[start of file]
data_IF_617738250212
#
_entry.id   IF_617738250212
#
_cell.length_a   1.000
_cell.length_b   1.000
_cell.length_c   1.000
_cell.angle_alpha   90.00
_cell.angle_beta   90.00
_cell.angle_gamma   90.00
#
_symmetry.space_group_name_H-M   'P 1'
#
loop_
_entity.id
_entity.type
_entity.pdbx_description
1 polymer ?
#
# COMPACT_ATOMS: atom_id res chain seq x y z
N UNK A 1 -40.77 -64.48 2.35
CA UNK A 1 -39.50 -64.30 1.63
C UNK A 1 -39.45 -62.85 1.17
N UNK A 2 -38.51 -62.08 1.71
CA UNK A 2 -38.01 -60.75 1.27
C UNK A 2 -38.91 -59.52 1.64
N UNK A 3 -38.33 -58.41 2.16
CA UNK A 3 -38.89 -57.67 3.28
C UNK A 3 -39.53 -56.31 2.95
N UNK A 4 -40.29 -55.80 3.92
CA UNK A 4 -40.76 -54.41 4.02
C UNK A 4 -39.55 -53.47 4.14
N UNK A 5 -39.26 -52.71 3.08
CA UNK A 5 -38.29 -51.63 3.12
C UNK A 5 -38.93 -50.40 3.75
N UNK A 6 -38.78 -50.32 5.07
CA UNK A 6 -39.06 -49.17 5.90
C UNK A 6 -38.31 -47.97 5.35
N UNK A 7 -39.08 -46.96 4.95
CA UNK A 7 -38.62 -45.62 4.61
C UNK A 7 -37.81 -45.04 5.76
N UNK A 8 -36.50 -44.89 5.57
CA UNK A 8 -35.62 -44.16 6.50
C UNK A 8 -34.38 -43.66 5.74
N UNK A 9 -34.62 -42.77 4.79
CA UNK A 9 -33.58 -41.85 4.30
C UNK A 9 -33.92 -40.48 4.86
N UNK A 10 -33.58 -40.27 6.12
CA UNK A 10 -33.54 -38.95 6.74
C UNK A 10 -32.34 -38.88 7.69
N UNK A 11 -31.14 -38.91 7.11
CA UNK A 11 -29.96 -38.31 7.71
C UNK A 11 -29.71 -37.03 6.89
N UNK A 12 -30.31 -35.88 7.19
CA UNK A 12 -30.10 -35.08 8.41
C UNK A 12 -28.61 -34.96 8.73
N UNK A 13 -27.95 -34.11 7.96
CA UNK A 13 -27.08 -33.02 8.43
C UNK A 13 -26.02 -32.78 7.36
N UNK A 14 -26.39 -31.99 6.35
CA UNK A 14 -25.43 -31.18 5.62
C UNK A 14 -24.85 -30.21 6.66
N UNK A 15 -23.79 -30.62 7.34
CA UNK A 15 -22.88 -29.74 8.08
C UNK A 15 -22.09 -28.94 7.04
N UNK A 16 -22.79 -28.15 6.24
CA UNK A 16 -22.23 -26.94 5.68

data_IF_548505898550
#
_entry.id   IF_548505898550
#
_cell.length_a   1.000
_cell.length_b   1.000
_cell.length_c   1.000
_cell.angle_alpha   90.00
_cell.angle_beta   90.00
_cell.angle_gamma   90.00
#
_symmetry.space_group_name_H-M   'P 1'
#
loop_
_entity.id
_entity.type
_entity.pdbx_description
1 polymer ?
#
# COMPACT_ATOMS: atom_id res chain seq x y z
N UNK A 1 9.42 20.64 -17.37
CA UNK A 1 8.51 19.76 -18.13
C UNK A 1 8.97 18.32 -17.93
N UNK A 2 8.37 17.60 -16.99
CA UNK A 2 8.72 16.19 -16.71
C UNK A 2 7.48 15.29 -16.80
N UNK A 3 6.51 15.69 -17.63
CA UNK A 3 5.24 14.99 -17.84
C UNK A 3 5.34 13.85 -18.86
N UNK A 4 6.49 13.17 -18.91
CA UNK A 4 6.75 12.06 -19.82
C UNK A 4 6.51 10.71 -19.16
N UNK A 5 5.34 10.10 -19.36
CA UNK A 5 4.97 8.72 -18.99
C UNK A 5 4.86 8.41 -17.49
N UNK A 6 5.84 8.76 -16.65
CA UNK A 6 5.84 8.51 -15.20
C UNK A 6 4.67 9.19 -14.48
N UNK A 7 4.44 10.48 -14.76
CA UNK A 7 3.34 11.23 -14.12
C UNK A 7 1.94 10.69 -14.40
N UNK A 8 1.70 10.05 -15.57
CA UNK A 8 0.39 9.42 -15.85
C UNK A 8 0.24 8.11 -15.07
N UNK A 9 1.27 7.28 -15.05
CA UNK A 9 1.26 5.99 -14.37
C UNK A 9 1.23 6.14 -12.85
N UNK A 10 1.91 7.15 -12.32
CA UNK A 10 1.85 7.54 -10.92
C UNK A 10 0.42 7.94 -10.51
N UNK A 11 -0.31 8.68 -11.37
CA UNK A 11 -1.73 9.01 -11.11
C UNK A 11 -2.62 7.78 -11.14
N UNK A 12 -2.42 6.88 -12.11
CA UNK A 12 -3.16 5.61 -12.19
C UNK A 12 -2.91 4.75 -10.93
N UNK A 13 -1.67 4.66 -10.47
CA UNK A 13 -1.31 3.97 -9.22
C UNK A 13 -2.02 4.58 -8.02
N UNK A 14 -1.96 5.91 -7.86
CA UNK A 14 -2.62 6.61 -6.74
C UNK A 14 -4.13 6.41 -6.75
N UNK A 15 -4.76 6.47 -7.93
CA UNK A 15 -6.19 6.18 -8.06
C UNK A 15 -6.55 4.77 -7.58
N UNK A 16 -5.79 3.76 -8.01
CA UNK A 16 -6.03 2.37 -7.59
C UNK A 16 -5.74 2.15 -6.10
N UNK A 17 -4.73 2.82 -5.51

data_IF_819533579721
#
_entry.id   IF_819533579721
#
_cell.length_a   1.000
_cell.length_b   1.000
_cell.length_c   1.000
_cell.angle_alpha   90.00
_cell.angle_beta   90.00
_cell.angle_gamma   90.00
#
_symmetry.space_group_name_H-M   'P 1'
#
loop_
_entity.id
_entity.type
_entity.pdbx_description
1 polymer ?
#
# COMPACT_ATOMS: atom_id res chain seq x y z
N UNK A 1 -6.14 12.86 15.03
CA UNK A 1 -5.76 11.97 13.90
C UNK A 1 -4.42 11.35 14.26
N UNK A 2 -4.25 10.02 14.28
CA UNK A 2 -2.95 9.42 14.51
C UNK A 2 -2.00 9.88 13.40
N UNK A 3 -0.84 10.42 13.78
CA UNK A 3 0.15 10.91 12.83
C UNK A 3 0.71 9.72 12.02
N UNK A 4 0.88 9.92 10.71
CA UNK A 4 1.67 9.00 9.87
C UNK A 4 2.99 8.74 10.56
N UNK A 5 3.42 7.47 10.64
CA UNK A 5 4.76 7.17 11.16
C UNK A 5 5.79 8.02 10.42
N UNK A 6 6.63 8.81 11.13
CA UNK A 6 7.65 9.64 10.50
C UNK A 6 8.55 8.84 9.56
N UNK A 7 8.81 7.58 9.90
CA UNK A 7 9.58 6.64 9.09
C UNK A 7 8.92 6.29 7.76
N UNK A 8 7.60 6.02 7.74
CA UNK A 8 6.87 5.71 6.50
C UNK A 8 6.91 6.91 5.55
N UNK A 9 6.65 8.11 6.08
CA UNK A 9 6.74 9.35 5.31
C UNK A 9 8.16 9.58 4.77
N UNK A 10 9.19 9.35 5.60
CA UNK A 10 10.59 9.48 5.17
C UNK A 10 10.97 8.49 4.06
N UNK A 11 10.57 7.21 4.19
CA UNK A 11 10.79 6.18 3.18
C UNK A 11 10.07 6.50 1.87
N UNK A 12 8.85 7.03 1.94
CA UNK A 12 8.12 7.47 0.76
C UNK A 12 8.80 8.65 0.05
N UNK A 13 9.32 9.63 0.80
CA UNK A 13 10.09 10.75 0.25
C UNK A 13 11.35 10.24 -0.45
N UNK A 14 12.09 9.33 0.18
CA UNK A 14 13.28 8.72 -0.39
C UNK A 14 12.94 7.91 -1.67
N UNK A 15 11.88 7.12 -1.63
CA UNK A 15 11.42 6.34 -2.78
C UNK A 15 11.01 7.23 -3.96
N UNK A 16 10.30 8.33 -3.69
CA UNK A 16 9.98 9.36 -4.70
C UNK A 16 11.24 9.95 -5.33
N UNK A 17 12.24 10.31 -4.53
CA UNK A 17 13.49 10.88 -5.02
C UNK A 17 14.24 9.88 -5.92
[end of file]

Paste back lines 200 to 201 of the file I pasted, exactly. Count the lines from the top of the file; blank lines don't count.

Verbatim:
CA UNK A 15 11.42 6.34 -2.78
C UNK A 15 11.01 7.23 -3.96